Heroes bring home century of memories
THEY were elevated to the status of demigods by the cricketmad Indians.
And so admired were the Irish cricketers in the wake of their historic victory over England, fans on the streets of Delhi even pestered their families for autographs.
The parents of star players Kevin and Niall O’Brien, Camilla and former cricket player Brendan ‘Ginger’ O’Brien, were recognised while sightseeing and nabbed by eager autograph hunters.
“The sport is huge in India,” Camilla said. “It is probably like going to Kilkenny after winning an All-Ireland and everybody knows the parents and the brothers and the sisters. We definitely got the royal treatment.”
At Dublin Airport yesterday, however, the players – and their families – were brought back to reality with a bump after the sixweek contest.
Cricket is only beginning to register on the national consciousness here, so it was little surprise that the modest welcoming party consisted mainly of family and friends.
And aside from the small matter of a phone call from the President, a few Facebook messages and e-mails, Kevin O’Brien (27) said smashing the fastest century in World Cup history in Bangalore during the England match had yet to change his life.
“I suppose the next couple of days will tell me how much it has changed,” the star with the eye-catching pink hair admitted.
He suspects he might be too late to sign a lucrative contract to play in the Indian Premier League this year. “So hopefully I’ll have a good year and stay in the minds of franchises for 2012,” he added.
“It got pretty hectic for a while, I couldn’t have breakfast or dinner without people coming up and asking for photos and autographs. Cricket is massive over there and it is great that you can touch so many people with something you love to do.”
Kevin’s big brother, wicketkeeper Niall O’Brien (29), said his parents and the team were treated like celebrities after the England match was watched by an estimated TV audience of one billion in the cricket-mad Indian subcontinent.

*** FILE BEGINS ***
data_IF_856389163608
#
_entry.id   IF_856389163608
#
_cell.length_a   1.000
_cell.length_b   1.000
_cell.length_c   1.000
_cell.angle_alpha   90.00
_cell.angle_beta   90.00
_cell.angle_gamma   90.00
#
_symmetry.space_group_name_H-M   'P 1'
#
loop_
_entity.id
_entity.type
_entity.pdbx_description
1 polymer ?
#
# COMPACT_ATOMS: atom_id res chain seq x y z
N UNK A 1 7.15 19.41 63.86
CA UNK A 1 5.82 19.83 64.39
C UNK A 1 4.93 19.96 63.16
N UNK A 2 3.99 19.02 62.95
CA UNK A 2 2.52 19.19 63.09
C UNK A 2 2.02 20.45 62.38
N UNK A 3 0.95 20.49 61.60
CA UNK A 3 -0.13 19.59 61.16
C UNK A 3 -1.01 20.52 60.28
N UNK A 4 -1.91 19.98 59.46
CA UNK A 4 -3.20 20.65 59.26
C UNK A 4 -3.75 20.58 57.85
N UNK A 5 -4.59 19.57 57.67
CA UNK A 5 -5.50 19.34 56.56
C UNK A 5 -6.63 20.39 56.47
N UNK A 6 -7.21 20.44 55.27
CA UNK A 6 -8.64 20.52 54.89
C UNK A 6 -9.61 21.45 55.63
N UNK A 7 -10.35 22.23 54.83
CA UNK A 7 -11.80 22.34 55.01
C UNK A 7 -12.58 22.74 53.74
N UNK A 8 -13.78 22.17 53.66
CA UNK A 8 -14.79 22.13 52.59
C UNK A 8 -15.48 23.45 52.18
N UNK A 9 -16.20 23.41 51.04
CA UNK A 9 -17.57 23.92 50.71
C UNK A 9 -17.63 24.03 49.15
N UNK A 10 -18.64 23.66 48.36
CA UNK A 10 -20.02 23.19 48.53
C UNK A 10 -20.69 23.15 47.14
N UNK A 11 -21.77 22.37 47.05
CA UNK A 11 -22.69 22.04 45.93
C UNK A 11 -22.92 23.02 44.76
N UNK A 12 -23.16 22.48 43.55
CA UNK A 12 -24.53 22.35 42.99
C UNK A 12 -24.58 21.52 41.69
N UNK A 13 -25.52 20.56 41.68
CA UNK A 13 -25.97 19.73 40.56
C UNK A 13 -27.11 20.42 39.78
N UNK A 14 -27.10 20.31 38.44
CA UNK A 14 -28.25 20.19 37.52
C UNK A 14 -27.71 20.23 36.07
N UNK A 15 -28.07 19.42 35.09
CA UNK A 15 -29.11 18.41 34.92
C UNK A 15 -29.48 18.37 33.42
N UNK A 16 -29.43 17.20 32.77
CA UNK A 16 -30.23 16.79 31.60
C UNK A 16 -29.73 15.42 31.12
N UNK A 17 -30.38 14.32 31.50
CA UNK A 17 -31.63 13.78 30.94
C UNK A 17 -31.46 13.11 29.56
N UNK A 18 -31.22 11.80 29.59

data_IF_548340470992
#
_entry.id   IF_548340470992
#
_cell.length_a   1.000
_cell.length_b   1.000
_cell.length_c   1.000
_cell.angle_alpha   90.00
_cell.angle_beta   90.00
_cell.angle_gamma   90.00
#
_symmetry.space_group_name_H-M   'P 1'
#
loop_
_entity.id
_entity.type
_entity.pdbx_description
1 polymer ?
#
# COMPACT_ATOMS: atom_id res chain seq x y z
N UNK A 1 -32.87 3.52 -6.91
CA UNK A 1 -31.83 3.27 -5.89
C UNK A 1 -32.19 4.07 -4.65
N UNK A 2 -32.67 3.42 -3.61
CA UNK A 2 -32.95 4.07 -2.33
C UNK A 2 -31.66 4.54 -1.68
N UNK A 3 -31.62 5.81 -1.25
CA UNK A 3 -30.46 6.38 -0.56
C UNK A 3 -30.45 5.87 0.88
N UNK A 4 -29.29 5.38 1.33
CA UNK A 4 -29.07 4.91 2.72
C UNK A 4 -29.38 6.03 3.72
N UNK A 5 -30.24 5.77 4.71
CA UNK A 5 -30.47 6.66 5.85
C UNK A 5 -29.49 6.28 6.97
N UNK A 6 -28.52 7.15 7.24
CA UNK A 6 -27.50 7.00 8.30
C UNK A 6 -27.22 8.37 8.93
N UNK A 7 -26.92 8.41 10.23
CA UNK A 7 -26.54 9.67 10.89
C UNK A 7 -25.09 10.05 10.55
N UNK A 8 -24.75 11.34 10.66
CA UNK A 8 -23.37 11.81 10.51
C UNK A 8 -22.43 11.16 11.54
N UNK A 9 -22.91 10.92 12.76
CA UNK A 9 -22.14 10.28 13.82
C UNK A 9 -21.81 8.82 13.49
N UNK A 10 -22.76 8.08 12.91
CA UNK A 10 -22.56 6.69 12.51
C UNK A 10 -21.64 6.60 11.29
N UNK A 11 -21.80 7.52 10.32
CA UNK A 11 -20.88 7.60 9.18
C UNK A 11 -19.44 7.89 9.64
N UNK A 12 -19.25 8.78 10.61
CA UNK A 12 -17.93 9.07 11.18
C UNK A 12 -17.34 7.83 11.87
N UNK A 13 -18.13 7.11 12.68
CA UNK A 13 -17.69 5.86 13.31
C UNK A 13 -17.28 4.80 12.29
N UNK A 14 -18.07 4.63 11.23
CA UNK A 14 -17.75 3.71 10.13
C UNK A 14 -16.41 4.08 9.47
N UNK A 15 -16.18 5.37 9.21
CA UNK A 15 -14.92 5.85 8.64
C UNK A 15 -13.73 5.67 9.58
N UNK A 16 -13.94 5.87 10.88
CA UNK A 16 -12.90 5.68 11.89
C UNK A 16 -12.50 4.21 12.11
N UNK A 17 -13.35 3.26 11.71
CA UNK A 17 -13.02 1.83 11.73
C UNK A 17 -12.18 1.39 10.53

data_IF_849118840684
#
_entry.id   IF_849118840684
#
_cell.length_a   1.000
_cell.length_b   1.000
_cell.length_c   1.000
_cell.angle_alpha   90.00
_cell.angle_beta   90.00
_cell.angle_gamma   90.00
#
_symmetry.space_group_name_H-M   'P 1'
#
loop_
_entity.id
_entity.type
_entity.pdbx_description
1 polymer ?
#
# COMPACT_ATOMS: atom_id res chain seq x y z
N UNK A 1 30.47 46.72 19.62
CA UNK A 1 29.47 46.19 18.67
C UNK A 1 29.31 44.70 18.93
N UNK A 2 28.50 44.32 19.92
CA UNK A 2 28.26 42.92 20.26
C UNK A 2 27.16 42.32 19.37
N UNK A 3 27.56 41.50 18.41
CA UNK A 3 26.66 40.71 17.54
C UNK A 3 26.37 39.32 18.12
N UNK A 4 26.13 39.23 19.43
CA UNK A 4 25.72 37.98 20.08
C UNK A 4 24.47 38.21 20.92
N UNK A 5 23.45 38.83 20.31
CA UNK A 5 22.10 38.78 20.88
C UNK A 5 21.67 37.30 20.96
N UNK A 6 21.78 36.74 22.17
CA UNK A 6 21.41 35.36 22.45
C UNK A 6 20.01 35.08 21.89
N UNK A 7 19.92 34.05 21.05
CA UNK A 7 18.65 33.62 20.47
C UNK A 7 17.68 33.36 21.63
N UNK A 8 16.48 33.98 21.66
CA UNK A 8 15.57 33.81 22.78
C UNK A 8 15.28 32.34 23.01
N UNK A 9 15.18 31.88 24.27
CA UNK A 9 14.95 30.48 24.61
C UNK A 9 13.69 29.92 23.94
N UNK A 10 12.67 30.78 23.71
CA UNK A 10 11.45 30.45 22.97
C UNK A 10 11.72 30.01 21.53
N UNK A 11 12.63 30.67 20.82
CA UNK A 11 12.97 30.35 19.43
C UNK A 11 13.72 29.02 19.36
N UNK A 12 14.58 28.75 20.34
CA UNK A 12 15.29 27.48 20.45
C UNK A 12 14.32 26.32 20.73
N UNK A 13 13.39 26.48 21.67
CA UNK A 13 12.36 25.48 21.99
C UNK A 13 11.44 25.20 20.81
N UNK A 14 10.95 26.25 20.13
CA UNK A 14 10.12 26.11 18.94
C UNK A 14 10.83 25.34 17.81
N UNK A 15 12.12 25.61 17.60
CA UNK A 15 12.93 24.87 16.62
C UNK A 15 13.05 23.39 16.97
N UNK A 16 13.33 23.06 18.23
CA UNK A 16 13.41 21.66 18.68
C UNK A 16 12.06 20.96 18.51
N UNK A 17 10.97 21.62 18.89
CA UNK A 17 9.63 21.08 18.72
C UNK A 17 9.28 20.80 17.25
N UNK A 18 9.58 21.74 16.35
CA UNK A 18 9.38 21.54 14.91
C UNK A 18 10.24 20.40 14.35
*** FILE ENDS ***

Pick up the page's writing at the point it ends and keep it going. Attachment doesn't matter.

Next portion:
“My mum and dad went to shopping malls, they went to the Taj Mahal outside Delhi and everyone went ‘You are the O’Brien parents,” he said.
But thanks to the team’s heroics in India, that enthusiasm might be catching on here, as Northamptonshire player Niall pointed out.
“Kids are out playing cricket on the green where they are normally kicking football or playing rugby so that for us is massive and the future of Irish cricket hopefully is brighter.”
Star player John Mooney’s fiance, Helena Grant, who was at the airport with their daughter Alisha (8), said she was delighted to spot children out playing the sport in Rush, Co Dublin, where they live.
Cricket coach, Phil Simmons, admitted the team had returned home sooner than he had hoped. “We didn’t pull through in the two matches that we needed to,” he reflected after they missed out on the quarterfinals. But despite this, now the side hopes to be granted full membership of the International Cricket Council.
“We have cemented our position at 10th in the world – precisely the CV of the nation ready to take the next step,” Cricket Ireland chief executive Warren Deutron said.